The act of me getting in touch with the anger of raising young children, really opened the flood gates to the anger I suppressed growing up.  I’m the second of four children, raised by a single mom, although we did get to see our dad on the weekends.  My mom worked tirelessly to try and provide for us, while also going to school, but she was often worn out and did not have much patience for us.  We were yelled at, hit, and woken up in the middle of the night to do the chores that didn’t get done while she was away.  Living that way as a child was very scary.  I was often angry at my mother, but I didn’t know how to express that anger.  I knew that if I showed my mom how angry I was, I would get yelled at and spanked, so it just got stuffed down.  Whenever I find myself in a frustrating situation with my kids and I’m taking my deep breaths so I’m not cursing my kids out, I feel outraged!!  Outraged that I really want to hit my kids (although I never thought I would feel this way and I hate myself when I feel this way), and bitterly resentful that my mom wasn’t able to get control of her emotions and not hit us.

So, I’ve been trying really hard to deal with my anger.  I often tell myself that anger is a valid emotion.  I need to help myself and my children channel our anger in appropriate ways.  The first line of defense that parents know so well is to use our words.  In my classroom, I have this sentence frame hanging on the wall:  “I feel ________________ when you ________________ because__________”.  It’s really easy for me to remember when my 10 year old students come to me seeking help with a conflict, but in my every day life I’m still trying to make speaking this way a habit.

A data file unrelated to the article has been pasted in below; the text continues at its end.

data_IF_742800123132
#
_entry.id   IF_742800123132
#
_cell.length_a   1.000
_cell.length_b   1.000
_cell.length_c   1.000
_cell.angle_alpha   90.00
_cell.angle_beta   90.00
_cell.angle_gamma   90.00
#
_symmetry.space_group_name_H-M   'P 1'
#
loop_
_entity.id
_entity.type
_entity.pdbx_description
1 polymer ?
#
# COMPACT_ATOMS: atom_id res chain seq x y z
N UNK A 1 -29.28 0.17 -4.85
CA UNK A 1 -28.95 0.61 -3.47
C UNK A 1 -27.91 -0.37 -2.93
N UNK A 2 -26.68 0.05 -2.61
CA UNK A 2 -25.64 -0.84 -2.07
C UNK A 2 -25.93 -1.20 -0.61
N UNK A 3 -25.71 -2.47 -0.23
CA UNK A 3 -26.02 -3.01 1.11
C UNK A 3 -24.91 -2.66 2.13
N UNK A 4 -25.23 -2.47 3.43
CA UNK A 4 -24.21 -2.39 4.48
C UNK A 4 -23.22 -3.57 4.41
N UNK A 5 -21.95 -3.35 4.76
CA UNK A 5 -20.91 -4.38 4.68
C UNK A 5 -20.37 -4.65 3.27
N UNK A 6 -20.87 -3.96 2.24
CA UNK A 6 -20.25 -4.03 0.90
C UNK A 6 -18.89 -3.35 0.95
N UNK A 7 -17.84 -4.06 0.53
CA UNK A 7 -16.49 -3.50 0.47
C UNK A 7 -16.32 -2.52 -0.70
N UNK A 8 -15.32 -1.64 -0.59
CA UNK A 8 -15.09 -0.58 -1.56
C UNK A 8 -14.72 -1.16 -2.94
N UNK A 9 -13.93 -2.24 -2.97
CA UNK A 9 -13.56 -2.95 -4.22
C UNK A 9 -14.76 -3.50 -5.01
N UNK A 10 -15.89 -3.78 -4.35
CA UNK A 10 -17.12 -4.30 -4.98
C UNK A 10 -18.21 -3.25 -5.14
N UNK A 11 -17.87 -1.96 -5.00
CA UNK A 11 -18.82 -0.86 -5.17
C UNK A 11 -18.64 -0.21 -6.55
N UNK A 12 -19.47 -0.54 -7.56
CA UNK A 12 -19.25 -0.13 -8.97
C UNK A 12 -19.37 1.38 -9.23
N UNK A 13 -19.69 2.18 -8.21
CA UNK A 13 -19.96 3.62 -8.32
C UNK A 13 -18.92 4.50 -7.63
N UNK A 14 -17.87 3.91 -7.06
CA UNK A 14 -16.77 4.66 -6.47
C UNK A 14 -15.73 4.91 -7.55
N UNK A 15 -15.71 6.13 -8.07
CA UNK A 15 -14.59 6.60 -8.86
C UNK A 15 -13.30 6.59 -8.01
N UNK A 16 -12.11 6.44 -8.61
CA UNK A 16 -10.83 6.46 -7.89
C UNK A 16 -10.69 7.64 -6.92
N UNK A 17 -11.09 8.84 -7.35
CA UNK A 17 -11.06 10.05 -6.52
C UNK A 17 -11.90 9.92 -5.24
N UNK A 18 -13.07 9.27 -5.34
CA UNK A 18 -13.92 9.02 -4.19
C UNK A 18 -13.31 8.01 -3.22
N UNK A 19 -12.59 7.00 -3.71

When I feel myself getting angry, I try to recall the words an old boyfriend used to say, “anger is really just a way to mask our fear”.  So I try to figure out what I’m feeling scared about.  When I go this route, I often feel like I’ve fallen down a rabbit hole.  Asking myself what am I afraid of shakes me to the core.  I feel like an 8.0 earthquake has overcome me and the epicenter is my gut.  Thinking about the fear under my anger scares me so much because I’m really afraid of everything!  I’m afraid I’m failing as a parent because I’m a teacher that can’t control my own children. I’m afraid of the attention I get mid-meltdown from other parents and innocent bystanders.  I’m afraid my kids won’t like me when they are older.  I’m afraid my husband and I won’t be able to pay our bills, won’t be in love when our kids go off to college, will get divorced.  I’m afraid that I’m not a good enough daughter and that I will fail my children as a mother.  All of these fears are in my head, and it’s so painfully terrifying to face them, so I often choose not think of them and just be angry.

After I let my angry Hulk emerge, I feel so ashamed.  I feel like a monster when I’m imagining ripping someones head off, and even worse when I’m gripping my kids by the shoulders.  I don’t want to live a life of anger and irritation. I want to be compassionate and caring, in control of my emotions, able to walk away when I’m feeling upset.  

Speaking about my anger with other parents helps me to feel less alone.  Children asserting their independence is one of the hardest situations to hold and go through.  I’m learning it makes the most patient people feel crazy and upset.  

The road to managing my anger is sure to be a lifelong journey.  I need to honor, acknowledge, and figure out how to walk through the hot coals and glass shards of my anger.  I need to be brave and not stuff my rage down, ignore it or try to walk around it.  All of those avoidance techniques are just temporary solutions, that will leave my anger festering like a wound, that will later bubble up, reeking and infected.  

I’m learning to accept all parts of myself, even the fiery, fuming, jaw clenching monster, which is what I’ve come to view my anger as.  I’m nowhere near conquering or mastering my anger.  But I’m a lot closer to learning how to deal with it by naming it and acknowledging it.